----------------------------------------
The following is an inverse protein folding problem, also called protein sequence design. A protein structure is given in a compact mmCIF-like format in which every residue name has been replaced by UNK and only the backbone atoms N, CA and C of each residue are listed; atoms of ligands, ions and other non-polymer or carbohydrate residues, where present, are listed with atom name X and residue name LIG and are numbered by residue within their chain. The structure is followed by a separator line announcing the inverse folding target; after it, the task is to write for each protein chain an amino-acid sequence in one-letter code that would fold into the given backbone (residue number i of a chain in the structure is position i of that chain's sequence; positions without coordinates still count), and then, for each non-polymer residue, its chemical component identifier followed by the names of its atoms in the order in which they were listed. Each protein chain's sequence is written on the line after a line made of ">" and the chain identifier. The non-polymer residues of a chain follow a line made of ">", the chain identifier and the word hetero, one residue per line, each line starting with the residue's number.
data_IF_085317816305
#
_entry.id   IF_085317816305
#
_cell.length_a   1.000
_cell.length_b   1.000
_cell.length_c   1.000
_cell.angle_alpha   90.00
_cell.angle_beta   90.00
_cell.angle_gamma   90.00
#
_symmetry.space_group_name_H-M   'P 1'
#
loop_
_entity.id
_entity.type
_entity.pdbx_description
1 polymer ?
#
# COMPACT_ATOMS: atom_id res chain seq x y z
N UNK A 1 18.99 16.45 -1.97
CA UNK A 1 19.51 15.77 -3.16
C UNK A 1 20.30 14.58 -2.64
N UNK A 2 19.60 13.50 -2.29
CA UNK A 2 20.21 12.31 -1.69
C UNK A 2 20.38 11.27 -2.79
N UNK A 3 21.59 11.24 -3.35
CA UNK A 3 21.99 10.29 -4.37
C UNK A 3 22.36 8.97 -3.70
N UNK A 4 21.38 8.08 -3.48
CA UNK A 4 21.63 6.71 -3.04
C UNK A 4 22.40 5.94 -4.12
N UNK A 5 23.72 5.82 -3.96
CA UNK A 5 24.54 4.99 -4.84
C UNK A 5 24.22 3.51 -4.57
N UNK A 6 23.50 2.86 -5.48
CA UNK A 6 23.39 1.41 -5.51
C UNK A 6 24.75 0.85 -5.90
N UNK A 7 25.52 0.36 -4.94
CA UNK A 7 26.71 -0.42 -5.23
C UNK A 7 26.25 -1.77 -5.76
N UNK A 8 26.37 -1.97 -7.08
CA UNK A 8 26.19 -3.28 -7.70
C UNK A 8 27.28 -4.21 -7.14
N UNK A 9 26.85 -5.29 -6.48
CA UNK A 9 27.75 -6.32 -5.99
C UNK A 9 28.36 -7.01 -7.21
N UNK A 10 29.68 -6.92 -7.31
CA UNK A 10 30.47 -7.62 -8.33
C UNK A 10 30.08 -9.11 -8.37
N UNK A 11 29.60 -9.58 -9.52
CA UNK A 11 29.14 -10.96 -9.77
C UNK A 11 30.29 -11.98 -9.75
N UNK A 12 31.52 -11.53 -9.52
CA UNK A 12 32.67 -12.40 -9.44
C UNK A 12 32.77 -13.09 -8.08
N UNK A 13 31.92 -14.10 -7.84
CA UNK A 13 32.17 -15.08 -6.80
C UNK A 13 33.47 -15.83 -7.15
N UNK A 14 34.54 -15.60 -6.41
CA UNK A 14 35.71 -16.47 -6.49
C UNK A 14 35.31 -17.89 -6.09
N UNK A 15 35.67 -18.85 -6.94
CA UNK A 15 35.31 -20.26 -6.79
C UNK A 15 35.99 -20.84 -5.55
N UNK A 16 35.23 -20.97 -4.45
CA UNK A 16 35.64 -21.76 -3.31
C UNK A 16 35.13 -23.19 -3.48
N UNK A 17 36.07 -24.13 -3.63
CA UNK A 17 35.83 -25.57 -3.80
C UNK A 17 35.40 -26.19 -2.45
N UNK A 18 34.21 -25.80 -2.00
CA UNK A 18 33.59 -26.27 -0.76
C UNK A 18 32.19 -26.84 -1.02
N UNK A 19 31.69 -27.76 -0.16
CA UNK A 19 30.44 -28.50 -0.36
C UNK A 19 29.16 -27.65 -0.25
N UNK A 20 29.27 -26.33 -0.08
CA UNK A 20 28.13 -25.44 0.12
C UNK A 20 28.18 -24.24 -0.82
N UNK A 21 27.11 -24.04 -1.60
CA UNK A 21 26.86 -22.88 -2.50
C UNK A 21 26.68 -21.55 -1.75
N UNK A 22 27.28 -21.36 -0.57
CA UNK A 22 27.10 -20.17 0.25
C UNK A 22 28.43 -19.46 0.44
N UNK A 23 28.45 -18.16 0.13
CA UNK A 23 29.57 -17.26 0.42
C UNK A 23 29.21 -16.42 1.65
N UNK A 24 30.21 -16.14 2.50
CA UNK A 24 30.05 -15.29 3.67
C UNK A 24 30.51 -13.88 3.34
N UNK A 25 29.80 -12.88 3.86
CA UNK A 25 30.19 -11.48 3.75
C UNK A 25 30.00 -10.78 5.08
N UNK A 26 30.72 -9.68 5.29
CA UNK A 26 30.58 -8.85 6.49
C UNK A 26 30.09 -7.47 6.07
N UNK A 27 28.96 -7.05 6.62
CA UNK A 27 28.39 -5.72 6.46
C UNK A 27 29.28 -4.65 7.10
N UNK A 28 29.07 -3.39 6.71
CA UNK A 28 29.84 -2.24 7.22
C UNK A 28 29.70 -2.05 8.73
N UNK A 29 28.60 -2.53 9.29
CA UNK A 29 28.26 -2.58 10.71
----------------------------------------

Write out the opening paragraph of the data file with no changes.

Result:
The following is an inverse protein folding problem, also called protein sequence design. A protein structure is given in a compact mmCIF-like format in which every residue name has been replaced by UNK and only the backbone atoms N, CA and C of each residue are listed; atoms of ligands, ions and other non-polymer or carbohydrate residues, where present, are listed with atom name X and residue name LIG and are numbered by residue within their chain. The structure is followed by a separator line announcing the inverse folding target; after it, the task is to write for each protein chain an amino-acid sequence in one-letter code that would fold into the given backbone (residue number i of a chain in the structure is position i of that chain's sequence; positions without coordinates still count), and then, for each non-polymer residue, its chemical component identifier followed by the names of its atoms in the order in which they were listed. Each protein chain's sequence is written on the line after a line made of ">" and the chain identifier. The non-polymer residues of a chain follow a line made of ">", the chain identifier and the word hetero, one residue per line, each line starting with the residue's number.